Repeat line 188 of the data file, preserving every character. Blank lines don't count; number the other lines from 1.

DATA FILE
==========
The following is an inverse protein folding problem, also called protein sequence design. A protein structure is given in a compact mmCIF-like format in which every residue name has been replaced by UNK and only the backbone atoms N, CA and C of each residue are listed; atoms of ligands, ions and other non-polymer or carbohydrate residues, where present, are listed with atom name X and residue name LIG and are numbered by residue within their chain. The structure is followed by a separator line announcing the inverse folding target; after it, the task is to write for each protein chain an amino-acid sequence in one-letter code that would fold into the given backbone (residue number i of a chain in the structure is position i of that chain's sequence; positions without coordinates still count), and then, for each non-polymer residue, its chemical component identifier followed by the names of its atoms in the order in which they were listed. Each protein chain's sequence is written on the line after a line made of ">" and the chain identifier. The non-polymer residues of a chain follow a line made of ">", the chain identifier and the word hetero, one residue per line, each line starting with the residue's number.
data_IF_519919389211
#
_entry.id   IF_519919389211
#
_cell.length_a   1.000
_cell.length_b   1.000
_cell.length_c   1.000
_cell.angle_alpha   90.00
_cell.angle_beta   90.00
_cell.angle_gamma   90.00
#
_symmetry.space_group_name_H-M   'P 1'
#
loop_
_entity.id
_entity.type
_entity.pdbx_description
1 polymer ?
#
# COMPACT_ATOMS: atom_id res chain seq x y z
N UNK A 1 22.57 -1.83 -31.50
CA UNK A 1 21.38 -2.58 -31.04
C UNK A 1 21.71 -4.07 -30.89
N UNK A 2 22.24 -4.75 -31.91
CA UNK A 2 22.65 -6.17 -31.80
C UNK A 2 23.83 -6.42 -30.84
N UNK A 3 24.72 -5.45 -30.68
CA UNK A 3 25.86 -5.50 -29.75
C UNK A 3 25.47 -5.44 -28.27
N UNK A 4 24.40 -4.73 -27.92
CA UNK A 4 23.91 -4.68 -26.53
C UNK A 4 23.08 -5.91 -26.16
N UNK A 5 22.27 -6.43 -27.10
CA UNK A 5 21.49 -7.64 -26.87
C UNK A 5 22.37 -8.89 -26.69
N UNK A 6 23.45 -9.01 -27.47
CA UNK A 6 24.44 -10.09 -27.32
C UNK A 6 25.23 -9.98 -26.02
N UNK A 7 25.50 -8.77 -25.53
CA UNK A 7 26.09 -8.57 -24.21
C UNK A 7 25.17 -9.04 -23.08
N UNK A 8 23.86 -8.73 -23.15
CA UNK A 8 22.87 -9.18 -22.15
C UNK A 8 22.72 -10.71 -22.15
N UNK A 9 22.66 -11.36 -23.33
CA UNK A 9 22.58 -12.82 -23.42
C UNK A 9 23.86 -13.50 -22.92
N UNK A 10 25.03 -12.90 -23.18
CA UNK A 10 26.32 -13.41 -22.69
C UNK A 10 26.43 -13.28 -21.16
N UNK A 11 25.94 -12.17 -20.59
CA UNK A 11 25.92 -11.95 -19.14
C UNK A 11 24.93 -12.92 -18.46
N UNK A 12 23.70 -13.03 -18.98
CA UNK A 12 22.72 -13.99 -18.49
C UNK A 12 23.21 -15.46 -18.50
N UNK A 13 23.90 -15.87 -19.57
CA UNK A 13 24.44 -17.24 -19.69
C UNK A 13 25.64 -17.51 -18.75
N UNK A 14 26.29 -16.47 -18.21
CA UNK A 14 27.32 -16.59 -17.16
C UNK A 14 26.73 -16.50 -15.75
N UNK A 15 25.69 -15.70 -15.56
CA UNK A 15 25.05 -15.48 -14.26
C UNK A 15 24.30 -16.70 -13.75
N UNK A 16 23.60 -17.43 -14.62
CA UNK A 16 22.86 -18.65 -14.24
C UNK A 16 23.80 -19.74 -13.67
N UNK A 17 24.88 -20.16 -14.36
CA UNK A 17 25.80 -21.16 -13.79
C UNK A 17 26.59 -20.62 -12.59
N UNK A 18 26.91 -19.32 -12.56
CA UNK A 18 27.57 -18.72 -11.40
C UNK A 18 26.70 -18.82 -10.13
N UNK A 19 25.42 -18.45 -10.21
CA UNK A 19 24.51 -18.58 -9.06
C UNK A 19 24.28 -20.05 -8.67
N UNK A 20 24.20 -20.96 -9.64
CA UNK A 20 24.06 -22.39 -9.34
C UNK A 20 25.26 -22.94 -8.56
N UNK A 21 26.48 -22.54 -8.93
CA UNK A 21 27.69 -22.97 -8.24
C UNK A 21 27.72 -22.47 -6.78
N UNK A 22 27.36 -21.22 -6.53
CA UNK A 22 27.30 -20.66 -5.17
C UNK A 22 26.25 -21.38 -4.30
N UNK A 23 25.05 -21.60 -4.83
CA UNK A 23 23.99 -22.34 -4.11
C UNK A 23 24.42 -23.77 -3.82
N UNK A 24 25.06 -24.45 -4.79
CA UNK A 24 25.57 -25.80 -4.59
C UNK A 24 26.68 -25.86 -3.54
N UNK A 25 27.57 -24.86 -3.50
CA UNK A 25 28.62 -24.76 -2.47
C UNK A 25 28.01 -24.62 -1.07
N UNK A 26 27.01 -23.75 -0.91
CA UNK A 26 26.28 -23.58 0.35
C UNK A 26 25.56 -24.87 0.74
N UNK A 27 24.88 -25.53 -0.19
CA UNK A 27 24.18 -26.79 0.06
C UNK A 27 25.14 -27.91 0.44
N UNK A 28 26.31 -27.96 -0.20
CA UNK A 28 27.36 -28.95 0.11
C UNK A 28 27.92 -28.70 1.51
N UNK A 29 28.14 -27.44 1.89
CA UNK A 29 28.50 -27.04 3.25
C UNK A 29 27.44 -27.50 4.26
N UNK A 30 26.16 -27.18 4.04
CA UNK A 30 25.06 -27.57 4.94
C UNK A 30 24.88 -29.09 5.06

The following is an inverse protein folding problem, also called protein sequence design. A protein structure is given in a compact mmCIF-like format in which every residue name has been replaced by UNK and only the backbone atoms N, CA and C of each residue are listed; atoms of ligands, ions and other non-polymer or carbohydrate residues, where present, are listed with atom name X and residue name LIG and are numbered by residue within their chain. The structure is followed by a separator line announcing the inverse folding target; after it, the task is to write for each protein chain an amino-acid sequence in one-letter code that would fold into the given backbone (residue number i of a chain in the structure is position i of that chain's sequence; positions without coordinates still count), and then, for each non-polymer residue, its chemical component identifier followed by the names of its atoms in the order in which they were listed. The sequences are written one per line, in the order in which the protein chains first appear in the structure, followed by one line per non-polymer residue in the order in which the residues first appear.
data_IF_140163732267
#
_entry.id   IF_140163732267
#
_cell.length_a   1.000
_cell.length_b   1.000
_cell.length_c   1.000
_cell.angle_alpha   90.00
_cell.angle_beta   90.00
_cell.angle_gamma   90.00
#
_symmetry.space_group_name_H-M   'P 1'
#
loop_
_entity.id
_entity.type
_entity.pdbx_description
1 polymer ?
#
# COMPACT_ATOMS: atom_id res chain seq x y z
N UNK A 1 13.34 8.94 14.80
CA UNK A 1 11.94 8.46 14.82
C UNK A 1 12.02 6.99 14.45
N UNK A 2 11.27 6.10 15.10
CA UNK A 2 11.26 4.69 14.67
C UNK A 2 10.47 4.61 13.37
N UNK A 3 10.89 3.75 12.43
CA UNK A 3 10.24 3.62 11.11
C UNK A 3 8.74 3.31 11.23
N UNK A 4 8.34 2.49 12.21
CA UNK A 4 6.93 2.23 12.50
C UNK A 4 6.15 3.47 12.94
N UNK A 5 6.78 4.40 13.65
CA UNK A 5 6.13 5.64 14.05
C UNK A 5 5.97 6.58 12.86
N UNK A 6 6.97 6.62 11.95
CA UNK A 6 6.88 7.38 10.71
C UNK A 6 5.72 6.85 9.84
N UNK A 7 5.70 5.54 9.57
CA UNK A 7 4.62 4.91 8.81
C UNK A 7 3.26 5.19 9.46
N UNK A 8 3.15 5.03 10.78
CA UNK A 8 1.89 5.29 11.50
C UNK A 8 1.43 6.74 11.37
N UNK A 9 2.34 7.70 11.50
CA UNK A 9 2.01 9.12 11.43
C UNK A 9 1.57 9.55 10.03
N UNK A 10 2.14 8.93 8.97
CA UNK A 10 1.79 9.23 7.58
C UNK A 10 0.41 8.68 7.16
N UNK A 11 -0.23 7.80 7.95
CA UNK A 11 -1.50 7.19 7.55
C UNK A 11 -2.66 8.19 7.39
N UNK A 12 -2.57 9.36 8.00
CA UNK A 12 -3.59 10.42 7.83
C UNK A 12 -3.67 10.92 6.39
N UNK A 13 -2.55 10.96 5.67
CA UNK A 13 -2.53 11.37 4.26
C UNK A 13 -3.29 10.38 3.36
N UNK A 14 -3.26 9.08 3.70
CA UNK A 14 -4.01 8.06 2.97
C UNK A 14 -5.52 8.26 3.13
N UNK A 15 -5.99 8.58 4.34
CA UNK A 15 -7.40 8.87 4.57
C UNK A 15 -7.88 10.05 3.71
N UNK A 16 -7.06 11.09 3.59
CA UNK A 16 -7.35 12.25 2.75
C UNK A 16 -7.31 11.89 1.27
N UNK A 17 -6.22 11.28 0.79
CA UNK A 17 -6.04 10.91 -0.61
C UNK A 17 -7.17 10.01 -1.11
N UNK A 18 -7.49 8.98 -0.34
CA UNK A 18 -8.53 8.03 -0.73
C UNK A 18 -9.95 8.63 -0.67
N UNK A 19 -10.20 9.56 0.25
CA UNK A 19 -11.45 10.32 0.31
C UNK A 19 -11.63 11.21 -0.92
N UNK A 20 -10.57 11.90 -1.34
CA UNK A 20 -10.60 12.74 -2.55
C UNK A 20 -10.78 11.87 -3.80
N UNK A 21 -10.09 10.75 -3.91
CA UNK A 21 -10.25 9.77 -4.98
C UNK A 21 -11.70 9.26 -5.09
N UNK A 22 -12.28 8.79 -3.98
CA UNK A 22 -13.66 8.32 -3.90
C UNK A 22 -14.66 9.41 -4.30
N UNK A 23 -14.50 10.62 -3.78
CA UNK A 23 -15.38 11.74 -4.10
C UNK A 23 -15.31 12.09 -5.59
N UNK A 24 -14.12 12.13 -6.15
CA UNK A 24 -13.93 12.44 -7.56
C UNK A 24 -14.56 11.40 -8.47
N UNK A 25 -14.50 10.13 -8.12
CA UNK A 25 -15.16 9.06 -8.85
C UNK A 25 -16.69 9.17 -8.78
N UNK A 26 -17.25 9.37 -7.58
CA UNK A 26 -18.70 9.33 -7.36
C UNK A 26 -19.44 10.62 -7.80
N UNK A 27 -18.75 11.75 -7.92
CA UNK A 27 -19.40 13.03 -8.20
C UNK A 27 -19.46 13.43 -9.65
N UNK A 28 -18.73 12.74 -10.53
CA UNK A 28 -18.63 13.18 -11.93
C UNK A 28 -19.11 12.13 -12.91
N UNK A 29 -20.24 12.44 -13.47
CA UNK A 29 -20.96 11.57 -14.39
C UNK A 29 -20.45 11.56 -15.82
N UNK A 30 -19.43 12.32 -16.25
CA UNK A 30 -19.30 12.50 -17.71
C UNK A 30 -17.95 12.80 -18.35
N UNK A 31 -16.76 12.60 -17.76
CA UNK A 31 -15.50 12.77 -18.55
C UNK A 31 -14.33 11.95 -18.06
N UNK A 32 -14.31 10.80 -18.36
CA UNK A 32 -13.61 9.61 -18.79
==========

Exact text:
CA UNK A 19 -11.45 10.32 0.31